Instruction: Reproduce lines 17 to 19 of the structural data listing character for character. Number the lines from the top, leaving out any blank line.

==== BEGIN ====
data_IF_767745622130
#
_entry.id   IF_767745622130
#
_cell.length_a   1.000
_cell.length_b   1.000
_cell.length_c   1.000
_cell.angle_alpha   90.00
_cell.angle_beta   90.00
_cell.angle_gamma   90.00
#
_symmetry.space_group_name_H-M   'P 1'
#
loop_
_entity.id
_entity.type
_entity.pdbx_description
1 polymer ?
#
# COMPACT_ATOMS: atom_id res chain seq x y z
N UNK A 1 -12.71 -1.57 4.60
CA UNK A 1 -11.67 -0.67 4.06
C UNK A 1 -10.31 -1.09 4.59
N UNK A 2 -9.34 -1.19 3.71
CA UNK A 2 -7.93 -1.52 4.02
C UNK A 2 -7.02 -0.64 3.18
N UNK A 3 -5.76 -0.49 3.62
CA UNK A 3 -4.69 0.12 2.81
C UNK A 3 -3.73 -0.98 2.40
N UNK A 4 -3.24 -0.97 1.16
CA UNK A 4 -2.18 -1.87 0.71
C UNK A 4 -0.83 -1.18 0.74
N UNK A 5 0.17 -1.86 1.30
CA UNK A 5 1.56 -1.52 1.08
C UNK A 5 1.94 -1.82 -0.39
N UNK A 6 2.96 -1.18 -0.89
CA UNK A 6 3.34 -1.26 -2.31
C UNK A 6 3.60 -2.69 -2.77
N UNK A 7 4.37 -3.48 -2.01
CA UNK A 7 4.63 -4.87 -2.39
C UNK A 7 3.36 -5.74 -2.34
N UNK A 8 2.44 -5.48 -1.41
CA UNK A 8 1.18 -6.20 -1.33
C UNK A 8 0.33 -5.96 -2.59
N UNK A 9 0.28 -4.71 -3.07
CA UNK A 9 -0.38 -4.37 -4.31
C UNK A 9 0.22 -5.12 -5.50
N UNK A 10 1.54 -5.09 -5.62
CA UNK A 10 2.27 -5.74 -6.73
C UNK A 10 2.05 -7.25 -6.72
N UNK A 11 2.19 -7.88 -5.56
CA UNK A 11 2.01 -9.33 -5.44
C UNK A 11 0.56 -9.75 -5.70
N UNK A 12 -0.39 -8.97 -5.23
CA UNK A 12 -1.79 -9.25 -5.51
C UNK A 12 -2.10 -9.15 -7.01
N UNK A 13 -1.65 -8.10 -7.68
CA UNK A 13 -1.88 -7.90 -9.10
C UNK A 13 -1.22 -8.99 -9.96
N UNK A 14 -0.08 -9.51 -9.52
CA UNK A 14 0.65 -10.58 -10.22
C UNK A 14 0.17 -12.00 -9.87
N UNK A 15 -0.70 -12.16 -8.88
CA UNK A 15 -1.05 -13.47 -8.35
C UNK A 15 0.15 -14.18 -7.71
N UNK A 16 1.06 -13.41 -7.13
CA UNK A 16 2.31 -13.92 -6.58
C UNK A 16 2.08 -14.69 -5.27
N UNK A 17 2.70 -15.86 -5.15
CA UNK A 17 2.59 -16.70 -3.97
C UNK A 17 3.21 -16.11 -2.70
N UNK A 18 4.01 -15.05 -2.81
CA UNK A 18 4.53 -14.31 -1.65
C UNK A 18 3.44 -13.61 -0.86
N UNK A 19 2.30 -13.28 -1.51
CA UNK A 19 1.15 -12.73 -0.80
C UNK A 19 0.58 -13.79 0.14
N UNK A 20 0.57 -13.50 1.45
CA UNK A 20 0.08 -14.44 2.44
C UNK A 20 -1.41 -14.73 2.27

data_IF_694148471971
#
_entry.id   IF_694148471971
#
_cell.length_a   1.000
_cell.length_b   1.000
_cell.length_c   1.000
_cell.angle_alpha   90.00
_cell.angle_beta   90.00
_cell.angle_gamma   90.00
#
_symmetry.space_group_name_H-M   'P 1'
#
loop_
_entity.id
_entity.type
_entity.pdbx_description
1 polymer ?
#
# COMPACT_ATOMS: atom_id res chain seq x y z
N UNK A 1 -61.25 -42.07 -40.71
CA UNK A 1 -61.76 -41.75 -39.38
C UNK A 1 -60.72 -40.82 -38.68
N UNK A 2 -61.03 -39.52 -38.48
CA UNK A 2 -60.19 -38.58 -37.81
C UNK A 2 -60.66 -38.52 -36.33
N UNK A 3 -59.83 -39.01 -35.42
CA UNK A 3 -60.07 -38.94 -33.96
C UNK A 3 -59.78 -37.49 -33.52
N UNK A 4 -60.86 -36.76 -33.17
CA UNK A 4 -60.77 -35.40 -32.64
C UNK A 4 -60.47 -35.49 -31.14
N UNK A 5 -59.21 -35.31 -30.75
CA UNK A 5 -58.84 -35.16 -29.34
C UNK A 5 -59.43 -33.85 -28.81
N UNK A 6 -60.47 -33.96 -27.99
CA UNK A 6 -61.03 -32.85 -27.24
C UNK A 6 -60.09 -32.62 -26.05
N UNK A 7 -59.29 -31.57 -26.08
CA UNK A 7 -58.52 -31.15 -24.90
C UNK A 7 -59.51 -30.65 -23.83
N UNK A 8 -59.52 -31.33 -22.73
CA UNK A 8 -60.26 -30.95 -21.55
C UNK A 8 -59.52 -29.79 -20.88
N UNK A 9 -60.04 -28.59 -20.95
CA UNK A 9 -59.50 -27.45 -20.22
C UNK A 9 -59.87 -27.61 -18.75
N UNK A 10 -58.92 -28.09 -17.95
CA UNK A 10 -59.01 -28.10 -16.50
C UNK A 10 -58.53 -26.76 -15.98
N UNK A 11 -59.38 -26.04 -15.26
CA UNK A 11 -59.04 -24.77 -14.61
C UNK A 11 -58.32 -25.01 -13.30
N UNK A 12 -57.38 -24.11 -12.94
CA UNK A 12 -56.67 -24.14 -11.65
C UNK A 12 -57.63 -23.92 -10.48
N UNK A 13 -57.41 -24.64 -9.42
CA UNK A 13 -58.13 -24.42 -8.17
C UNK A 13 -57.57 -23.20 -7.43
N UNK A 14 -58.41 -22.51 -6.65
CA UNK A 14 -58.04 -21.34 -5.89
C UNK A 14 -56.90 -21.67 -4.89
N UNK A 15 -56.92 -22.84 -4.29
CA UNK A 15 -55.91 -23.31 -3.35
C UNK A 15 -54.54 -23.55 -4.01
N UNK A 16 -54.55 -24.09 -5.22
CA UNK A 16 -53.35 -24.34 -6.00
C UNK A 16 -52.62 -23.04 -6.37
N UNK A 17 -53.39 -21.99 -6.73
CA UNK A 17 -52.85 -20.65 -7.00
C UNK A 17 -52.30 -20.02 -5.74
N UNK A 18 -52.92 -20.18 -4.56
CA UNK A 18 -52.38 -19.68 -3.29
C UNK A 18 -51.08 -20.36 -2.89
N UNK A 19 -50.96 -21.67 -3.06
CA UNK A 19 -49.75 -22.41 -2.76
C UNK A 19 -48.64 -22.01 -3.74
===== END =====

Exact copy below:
_entity.pdbx_description
1 polymer ?
#